What makes a good screenplay or a great film?
Complex characters, desires, opposing forces, revelations; the list is familiar amongst the people who regularly visit websites like this one.
by Joe Forrest
Objects in Cinema
So how do you convey these elements in an interesting, economic, dramatic way?
Here’s a quote from Soviet filmmaker Lev Kuleshov:
“It is not the actor but the object that creates the greatest impression.
When filmed separately and edited into a series of scenes, a glove that has been forgotten in an empty hall, a flower sent to one’s beloved, or a shawl or ring that has been tossed down create a highly distinct impression and through their very shape and psychological import are “acting” every bit as much as a model does. In other words, the significance of a model and an object in film can be equal in a skilfully edited montage.”
It is not the actor but the object
that creates the greatest impression.
Objects can be powerful. I’m talking about the ones that you are going to mention specifically in your screenplay, because they are significant to the story and characters. They may appear once, telling us something noteworthy, or several times, playing a more substantial part in your larger story. Here are some examples of how they can factor into your story:
At the beginning of Rear Window the camera tracks across James Stewart’s apartment revealing a series of photos and objects that tell us he is a celebrated photographer who has been injured in a collision with a race car. It sets up his predicament without a word of dialogue.
There’s a very subtle moment at the beginning of Chinatown where private investigator Jake Gittes is comforting a broken man, Curly, who has just had it confirmed that his wife is cheating on him.
Gittes chooses to give Curly a glass of one of his cheap whiskeys as opposed to a more expensive one. It’s right there in the screenplay: “Gittes reaches into his desk and pulls out a shot glass, quickly selects a cheaper bottle of bourbon from several fifths of more expensive whiskeys.” It’s a wonderful touch that tells the audience a lot about Gittes.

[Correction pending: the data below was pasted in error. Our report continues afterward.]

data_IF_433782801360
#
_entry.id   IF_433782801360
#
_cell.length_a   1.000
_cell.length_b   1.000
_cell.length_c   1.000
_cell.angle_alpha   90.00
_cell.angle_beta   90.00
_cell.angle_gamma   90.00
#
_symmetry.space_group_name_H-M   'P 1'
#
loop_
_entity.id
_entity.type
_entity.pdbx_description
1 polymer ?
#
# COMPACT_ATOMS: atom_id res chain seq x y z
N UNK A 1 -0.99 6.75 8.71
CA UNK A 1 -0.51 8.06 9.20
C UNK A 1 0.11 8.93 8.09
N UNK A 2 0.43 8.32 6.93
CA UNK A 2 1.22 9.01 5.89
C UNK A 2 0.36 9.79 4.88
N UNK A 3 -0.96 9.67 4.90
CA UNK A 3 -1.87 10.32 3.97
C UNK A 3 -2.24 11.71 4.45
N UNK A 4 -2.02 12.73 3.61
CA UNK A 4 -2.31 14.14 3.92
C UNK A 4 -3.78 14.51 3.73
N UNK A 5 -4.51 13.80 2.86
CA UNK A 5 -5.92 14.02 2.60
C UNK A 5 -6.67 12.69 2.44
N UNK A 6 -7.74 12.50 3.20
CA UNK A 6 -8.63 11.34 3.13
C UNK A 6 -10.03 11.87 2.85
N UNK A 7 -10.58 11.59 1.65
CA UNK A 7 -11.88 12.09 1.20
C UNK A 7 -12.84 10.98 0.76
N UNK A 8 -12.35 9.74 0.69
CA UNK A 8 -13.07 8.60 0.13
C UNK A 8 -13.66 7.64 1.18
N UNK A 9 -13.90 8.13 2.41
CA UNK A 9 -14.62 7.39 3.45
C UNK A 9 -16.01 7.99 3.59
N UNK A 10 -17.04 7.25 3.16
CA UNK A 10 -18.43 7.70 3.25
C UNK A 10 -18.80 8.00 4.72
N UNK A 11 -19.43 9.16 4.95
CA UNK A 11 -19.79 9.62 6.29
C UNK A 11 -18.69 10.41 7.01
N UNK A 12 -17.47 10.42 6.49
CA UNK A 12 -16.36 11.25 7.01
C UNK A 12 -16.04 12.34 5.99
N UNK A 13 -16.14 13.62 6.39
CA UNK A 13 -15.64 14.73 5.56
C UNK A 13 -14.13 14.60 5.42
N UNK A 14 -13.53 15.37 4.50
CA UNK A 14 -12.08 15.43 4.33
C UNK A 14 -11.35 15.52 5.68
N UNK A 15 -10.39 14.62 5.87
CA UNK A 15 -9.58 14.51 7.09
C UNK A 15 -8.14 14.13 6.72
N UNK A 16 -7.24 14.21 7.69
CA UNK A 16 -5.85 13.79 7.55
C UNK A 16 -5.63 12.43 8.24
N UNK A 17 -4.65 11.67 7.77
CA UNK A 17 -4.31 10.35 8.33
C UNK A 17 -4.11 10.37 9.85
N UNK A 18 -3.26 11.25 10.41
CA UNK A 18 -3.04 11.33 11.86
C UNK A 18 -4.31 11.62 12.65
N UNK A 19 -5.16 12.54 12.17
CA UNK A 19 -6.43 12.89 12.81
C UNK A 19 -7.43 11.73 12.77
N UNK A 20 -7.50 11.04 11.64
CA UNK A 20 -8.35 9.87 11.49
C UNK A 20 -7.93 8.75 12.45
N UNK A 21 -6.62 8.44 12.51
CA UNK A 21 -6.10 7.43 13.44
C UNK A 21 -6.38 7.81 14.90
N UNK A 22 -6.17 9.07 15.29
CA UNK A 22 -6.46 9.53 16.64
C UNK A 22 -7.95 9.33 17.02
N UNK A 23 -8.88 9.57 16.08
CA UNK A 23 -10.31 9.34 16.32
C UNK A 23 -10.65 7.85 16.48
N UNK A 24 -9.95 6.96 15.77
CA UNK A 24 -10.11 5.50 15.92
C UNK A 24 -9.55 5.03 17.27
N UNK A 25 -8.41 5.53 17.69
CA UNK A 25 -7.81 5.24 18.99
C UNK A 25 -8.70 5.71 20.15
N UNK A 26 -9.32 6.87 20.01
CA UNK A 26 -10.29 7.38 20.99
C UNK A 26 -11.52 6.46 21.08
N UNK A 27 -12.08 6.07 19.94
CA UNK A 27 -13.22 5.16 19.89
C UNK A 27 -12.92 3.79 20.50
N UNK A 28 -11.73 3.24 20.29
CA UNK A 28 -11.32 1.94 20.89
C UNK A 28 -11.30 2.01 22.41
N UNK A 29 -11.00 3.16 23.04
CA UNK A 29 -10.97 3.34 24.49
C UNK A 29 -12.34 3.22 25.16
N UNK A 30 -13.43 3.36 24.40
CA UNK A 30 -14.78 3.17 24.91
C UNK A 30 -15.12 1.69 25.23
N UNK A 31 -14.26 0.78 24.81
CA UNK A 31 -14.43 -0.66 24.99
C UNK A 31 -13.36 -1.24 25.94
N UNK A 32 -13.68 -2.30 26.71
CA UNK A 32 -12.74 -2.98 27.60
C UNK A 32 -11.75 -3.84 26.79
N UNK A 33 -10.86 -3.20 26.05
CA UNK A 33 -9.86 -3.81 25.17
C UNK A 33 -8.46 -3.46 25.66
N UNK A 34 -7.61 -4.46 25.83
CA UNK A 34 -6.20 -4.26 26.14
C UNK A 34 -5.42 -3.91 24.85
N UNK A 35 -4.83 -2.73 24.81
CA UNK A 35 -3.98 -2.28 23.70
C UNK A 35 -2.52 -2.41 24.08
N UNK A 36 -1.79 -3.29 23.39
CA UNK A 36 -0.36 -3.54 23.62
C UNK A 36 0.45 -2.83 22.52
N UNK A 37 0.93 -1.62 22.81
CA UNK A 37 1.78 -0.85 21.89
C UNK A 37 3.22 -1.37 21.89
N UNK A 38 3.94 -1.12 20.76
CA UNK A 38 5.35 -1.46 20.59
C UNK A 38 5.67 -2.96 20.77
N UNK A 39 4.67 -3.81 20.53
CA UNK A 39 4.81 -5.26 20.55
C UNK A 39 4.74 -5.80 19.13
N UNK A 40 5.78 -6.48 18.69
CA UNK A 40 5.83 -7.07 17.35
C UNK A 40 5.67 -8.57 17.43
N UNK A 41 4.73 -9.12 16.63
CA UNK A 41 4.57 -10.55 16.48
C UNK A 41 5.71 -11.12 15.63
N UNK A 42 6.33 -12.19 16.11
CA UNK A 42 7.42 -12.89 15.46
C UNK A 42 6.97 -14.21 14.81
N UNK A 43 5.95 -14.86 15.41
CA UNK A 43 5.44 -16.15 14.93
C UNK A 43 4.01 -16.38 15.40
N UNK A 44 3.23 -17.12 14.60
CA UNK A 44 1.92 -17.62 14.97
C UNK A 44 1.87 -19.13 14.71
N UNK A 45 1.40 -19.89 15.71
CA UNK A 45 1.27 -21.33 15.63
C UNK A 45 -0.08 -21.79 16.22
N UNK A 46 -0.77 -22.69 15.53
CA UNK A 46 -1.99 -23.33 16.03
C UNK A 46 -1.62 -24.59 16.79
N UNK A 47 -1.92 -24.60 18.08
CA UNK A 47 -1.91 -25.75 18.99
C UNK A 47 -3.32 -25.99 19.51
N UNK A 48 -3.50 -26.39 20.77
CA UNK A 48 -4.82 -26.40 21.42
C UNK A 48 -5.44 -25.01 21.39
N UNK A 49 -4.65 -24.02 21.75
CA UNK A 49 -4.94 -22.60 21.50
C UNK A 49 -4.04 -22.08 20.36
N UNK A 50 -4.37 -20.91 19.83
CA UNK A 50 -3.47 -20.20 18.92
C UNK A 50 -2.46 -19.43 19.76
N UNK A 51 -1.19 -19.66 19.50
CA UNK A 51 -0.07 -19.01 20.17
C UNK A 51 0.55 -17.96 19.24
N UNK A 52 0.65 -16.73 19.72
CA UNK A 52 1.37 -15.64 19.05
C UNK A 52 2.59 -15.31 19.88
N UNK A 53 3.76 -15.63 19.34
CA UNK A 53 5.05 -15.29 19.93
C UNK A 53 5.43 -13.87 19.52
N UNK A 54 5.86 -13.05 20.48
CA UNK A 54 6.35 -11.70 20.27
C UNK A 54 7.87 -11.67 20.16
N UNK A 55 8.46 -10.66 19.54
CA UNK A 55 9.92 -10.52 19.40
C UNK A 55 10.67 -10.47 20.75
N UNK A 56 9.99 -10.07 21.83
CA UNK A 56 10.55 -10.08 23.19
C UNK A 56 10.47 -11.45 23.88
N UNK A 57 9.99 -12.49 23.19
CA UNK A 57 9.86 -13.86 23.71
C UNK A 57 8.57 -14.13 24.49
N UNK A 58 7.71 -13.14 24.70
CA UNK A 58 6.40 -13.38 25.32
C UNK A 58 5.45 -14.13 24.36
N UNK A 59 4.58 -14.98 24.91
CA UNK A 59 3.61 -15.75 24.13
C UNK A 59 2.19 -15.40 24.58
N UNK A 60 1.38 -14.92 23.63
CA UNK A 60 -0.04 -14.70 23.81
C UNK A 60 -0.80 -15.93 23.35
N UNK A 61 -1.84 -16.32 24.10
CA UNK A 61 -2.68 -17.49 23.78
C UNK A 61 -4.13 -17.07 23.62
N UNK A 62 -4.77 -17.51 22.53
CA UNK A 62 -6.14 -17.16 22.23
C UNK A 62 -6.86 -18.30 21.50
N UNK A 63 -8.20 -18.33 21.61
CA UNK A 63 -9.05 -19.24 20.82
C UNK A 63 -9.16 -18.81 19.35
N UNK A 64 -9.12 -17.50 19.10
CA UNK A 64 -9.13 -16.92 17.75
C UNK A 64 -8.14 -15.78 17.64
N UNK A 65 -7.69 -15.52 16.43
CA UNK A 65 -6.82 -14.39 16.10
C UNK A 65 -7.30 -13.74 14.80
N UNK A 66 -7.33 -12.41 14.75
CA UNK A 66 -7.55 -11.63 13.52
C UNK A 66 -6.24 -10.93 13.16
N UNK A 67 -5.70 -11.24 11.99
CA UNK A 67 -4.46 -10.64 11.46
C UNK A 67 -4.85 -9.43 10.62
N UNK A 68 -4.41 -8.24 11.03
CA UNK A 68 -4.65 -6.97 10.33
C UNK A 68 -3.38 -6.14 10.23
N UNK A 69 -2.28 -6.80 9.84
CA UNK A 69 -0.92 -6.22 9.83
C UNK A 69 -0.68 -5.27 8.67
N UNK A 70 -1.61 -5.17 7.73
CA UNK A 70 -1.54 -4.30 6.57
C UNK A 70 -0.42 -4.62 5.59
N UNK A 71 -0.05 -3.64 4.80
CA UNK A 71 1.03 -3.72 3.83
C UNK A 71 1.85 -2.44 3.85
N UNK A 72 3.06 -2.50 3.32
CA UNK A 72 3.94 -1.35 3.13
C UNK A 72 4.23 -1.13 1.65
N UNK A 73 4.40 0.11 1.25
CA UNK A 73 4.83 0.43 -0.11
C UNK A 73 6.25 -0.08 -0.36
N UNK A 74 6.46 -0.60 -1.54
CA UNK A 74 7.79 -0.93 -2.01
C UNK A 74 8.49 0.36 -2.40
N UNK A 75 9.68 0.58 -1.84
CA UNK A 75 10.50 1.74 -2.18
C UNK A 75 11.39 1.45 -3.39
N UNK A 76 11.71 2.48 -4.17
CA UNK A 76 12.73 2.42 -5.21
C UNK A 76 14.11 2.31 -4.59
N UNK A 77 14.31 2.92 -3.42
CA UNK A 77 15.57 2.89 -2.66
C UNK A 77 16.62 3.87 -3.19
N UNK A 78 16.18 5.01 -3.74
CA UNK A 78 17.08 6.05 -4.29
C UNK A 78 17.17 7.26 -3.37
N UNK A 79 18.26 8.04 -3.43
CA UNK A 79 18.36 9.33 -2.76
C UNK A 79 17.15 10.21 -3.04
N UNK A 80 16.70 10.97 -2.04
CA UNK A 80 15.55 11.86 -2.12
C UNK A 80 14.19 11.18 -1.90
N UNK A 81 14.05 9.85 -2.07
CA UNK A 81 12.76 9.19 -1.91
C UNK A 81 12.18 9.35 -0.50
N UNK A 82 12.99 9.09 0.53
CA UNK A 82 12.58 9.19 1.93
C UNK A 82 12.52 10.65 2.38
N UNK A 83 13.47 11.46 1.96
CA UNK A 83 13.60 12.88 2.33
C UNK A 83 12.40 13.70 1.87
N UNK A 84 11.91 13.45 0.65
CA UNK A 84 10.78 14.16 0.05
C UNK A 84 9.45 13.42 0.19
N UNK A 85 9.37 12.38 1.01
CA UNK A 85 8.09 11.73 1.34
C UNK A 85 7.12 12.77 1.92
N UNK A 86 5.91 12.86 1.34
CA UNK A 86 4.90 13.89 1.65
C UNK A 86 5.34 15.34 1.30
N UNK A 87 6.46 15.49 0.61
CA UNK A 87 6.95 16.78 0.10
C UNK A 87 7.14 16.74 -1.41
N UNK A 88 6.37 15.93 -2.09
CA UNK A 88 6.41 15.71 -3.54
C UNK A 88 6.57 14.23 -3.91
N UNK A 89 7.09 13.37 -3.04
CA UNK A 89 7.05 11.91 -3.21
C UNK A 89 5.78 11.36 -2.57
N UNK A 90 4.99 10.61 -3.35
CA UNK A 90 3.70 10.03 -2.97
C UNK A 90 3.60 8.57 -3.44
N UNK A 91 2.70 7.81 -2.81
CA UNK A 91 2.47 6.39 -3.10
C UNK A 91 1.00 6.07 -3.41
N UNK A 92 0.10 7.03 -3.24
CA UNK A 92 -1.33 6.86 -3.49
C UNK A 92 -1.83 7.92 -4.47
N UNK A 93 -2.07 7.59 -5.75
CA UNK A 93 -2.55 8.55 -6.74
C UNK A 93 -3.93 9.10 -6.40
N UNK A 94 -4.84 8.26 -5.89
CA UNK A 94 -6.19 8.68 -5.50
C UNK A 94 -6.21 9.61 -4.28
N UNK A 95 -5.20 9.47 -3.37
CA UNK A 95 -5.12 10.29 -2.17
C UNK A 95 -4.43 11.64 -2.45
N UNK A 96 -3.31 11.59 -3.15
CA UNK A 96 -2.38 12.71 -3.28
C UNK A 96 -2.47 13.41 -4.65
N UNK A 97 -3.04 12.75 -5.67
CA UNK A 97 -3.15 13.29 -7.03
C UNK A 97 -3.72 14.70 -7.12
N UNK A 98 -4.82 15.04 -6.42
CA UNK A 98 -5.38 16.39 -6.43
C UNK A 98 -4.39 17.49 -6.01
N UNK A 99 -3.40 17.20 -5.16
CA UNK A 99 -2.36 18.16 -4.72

In The Godfather a fish is delivered to the Corleone residence to signify that Luca Brasi has been murdered.
It drives the story forward as well as adding texture to the world and culture of these people.
Whether it’s the Maltese Falcon, the Holy Grail or an ambiguous suitcase in a Hitchcock film, a desired possession can give a story focus and direction.
Furthermore, through action you can reveal character by showing what your characters are willing to do to get it.
-Joe ForrestJoe Forrest is a graduate of the Northern Film School in Leeds, England, where he specialised in documentary and screenwriting. Since graduating in 2008 he has worked as a researcher for both drama and documentary. Joe has made several short documentaries, written short films and is currently researching new projects.
1 thought on “Objects In Cinema”
GREAT article Joe!
This reminds me of what I once learned about poetry:
The poet presents us with objects, not emotions
The object then engenders an emotion in us…
Film is exactly like that…!
The objects that you (as a screenwriter) choose to include, as images (and/or: symbols) all have a very predictable reaction (in general)…
This extends to the Director’s lighting choices… (a dimly lit `grey’ room has a very different emotional effect to: a brightly lit pastel-coloured `happy’ toddler’s room, say…)
High ROI Film/Story/Screenplay Consultant